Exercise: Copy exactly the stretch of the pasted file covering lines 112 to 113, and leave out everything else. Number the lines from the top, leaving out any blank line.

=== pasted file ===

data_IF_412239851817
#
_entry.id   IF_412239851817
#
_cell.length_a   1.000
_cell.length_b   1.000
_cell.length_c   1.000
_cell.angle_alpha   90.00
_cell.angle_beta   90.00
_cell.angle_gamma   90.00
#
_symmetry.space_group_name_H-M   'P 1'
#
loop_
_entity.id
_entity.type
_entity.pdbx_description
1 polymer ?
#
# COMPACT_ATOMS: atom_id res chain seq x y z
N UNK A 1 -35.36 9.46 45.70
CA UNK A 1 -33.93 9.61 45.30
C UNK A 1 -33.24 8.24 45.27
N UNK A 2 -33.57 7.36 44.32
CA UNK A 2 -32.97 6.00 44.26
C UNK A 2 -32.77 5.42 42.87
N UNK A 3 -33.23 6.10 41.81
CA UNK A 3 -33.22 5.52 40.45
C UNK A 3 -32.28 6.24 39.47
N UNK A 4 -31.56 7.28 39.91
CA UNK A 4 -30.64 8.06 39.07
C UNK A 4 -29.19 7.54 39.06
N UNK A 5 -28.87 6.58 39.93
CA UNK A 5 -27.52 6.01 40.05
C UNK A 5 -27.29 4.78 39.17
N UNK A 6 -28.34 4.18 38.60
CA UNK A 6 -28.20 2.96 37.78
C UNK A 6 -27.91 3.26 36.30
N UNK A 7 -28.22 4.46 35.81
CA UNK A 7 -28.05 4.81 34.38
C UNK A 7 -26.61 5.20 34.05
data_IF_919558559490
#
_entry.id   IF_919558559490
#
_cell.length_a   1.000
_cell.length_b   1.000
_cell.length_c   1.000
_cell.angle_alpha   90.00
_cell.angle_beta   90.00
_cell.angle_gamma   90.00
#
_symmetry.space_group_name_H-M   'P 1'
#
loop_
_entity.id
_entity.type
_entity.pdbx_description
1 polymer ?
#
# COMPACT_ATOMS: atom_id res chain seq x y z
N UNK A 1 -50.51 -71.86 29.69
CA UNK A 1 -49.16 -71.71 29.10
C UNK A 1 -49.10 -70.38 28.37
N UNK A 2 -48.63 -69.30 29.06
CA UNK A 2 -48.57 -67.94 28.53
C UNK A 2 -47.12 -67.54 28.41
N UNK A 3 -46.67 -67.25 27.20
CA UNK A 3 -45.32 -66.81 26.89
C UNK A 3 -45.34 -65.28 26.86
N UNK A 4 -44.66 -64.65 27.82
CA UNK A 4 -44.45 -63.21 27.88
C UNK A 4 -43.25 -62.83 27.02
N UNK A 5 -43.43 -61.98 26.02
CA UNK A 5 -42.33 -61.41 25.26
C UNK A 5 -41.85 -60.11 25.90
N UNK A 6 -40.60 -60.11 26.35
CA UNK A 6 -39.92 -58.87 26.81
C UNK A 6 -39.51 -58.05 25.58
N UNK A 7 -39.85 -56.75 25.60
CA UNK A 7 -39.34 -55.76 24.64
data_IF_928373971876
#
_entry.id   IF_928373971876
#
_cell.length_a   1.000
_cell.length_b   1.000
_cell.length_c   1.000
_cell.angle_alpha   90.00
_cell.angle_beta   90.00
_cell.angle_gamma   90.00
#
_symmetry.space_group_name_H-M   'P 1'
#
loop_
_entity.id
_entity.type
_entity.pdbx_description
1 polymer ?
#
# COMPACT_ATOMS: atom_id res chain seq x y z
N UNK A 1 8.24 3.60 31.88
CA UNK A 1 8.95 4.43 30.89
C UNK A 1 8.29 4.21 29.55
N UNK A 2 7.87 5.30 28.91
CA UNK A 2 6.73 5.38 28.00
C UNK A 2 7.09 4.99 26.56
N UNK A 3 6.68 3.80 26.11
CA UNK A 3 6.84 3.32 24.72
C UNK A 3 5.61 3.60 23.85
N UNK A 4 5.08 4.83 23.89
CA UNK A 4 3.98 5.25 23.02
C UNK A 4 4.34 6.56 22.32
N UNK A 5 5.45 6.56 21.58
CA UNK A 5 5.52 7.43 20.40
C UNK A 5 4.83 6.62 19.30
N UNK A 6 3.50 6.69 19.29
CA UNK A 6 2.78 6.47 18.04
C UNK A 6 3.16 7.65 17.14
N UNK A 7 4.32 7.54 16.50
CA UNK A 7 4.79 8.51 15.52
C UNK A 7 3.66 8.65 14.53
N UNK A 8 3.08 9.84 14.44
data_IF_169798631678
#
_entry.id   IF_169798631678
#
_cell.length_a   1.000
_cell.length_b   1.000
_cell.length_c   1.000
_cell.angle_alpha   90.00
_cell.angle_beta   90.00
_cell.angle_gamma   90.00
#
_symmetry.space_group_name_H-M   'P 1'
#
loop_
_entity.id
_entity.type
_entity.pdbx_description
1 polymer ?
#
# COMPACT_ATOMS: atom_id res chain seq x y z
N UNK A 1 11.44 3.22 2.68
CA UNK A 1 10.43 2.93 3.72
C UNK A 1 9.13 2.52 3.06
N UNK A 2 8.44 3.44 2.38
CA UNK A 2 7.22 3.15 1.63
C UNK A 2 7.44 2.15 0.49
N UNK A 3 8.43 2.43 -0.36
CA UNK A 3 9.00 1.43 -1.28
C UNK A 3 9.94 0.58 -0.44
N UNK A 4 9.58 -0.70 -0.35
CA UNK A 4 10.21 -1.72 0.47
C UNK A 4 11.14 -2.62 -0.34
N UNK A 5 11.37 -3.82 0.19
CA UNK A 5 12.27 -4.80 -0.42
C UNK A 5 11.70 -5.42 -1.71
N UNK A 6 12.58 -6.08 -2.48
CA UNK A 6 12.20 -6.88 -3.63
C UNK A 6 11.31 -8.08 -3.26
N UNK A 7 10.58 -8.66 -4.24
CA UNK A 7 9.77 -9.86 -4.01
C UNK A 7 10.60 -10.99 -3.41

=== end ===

CA UNK A 4 3.98 5.25 23.02
C UNK A 4 4.34 6.56 22.32